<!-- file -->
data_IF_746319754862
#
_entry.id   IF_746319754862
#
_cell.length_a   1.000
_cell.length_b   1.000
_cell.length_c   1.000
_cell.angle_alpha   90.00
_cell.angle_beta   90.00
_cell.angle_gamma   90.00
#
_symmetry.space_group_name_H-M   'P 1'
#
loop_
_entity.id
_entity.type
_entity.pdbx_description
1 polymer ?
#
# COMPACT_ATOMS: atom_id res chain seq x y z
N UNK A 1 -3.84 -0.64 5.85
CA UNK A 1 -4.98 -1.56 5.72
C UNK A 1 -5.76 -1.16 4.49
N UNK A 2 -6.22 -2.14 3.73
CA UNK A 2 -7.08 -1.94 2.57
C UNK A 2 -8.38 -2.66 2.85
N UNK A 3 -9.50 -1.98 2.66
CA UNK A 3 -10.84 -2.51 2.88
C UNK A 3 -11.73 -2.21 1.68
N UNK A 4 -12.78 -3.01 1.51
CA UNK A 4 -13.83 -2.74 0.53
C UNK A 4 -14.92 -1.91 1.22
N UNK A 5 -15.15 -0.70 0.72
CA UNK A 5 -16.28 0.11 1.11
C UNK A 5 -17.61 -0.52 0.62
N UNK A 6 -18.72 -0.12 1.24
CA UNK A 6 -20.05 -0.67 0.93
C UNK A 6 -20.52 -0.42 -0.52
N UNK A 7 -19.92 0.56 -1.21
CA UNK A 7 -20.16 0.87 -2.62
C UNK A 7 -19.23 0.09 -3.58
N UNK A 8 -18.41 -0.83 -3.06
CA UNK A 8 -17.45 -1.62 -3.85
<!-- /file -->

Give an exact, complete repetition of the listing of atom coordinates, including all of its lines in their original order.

data_IF_746319754862
#
_entry.id   IF_746319754862
#
_cell.length_a   1.000
_cell.length_b   1.000
_cell.length_c   1.000
_cell.angle_alpha   90.00
_cell.angle_beta   90.00
_cell.angle_gamma   90.00
#
_symmetry.space_group_name_H-M   'P 1'
#
loop_
_entity.id
_entity.type
_entity.pdbx_description
1 polymer ?
#
# COMPACT_ATOMS: atom_id res chain seq x y z
N UNK A 1 -3.84 -0.64 5.85
CA UNK A 1 -4.98 -1.56 5.72
C UNK A 1 -5.76 -1.16 4.49
N UNK A 2 -6.22 -2.14 3.73
CA UNK A 2 -7.08 -1.94 2.57
C UNK A 2 -8.38 -2.66 2.85
N UNK A 3 -9.50 -1.98 2.66
CA UNK A 3 -10.84 -2.51 2.88
C UNK A 3 -11.73 -2.21 1.68
N UNK A 4 -12.78 -3.01 1.51
CA UNK A 4 -13.83 -2.74 0.53
C UNK A 4 -14.92 -1.91 1.22
N UNK A 5 -15.15 -0.70 0.72
CA UNK A 5 -16.28 0.11 1.11
C UNK A 5 -17.61 -0.52 0.62
N UNK A 6 -18.72 -0.12 1.24
CA UNK A 6 -20.05 -0.67 0.93
C UNK A 6 -20.52 -0.42 -0.52
N UNK A 7 -19.92 0.56 -1.21
CA UNK A 7 -20.16 0.87 -2.62
C UNK A 7 -19.23 0.09 -3.58
N UNK A 8 -18.41 -0.83 -3.06
CA UNK A 8 -17.45 -1.62 -3.85